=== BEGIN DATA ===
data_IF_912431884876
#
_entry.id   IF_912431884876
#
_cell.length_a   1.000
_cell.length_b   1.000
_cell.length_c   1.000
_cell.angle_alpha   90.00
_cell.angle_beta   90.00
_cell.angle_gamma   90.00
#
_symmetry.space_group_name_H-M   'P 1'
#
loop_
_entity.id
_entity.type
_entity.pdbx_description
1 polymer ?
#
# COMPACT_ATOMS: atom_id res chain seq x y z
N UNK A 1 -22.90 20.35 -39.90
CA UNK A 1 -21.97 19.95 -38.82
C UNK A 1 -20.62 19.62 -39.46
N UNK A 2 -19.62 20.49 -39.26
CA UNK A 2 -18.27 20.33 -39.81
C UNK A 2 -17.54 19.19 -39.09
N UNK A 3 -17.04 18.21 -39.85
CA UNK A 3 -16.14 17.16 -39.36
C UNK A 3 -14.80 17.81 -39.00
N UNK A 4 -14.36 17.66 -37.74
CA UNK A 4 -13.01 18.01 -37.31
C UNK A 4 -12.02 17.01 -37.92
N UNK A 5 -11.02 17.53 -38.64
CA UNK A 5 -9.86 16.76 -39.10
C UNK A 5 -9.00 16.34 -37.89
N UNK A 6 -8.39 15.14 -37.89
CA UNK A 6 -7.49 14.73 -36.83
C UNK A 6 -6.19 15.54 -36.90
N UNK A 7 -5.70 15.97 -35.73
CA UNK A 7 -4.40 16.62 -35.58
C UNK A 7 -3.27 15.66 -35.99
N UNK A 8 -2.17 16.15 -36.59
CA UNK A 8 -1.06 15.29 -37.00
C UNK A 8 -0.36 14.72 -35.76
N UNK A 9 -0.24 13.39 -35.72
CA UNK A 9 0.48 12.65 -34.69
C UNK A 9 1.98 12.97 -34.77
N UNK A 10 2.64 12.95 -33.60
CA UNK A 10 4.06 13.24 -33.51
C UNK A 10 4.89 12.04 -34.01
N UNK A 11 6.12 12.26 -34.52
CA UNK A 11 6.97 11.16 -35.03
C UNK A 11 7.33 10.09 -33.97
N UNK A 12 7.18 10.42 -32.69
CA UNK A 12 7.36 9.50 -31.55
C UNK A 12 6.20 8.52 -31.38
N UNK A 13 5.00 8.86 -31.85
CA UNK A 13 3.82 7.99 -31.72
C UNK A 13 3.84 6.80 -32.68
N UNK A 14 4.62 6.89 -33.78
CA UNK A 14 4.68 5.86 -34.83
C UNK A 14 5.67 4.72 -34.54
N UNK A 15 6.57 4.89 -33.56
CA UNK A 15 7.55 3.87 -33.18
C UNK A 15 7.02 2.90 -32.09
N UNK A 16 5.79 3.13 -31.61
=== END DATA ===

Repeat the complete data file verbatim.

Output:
data_IF_912431884876
#
_entry.id   IF_912431884876
#
_cell.length_a   1.000
_cell.length_b   1.000
_cell.length_c   1.000
_cell.angle_alpha   90.00
_cell.angle_beta   90.00
_cell.angle_gamma   90.00
#
_symmetry.space_group_name_H-M   'P 1'
#
loop_
_entity.id
_entity.type
_entity.pdbx_description
1 polymer ?
#
# COMPACT_ATOMS: atom_id res chain seq x y z
N UNK A 1 -22.90 20.35 -39.90
CA UNK A 1 -21.97 19.95 -38.82
C UNK A 1 -20.62 19.62 -39.46
N UNK A 2 -19.62 20.49 -39.26
CA UNK A 2 -18.27 20.33 -39.81
C UNK A 2 -17.54 19.19 -39.09
N UNK A 3 -17.04 18.21 -39.85
CA UNK A 3 -16.14 17.16 -39.36
C UNK A 3 -14.80 17.81 -39.00
N UNK A 4 -14.36 17.66 -37.74
CA UNK A 4 -13.01 18.01 -37.31
C UNK A 4 -12.02 17.01 -37.92
N UNK A 5 -11.02 17.53 -38.64
CA UNK A 5 -9.86 16.76 -39.10
C UNK A 5 -9.00 16.34 -37.89
N UNK A 6 -8.39 15.14 -37.89
CA UNK A 6 -7.49 14.73 -36.83
C UNK A 6 -6.19 15.54 -36.90
N UNK A 7 -5.70 15.97 -35.73
CA UNK A 7 -4.40 16.62 -35.58
C UNK A 7 -3.27 15.66 -35.99
N UNK A 8 -2.17 16.15 -36.59
CA UNK A 8 -1.06 15.29 -37.00
C UNK A 8 -0.36 14.72 -35.76
N UNK A 9 -0.24 13.39 -35.72
CA UNK A 9 0.48 12.65 -34.69
C UNK A 9 1.98 12.97 -34.77
N UNK A 10 2.64 12.95 -33.60
CA UNK A 10 4.06 13.24 -33.51
C UNK A 10 4.89 12.04 -34.01
N UNK A 11 6.12 12.26 -34.52
CA UNK A 11 6.97 11.16 -35.03
C UNK A 11 7.33 10.09 -33.97
N UNK A 12 7.18 10.42 -32.69
CA UNK A 12 7.36 9.50 -31.55
C UNK A 12 6.20 8.52 -31.38
N UNK A 13 5.00 8.86 -31.85
CA UNK A 13 3.82 7.99 -31.72
C UNK A 13 3.84 6.80 -32.68
N UNK A 14 4.62 6.89 -33.78
CA UNK A 14 4.68 5.86 -34.83
C UNK A 14 5.67 4.72 -34.54
N UNK A 15 6.57 4.89 -33.56
CA UNK A 15 7.55 3.87 -33.18
C UNK A 15 7.02 2.90 -32.09
N UNK A 16 5.79 3.13 -31.61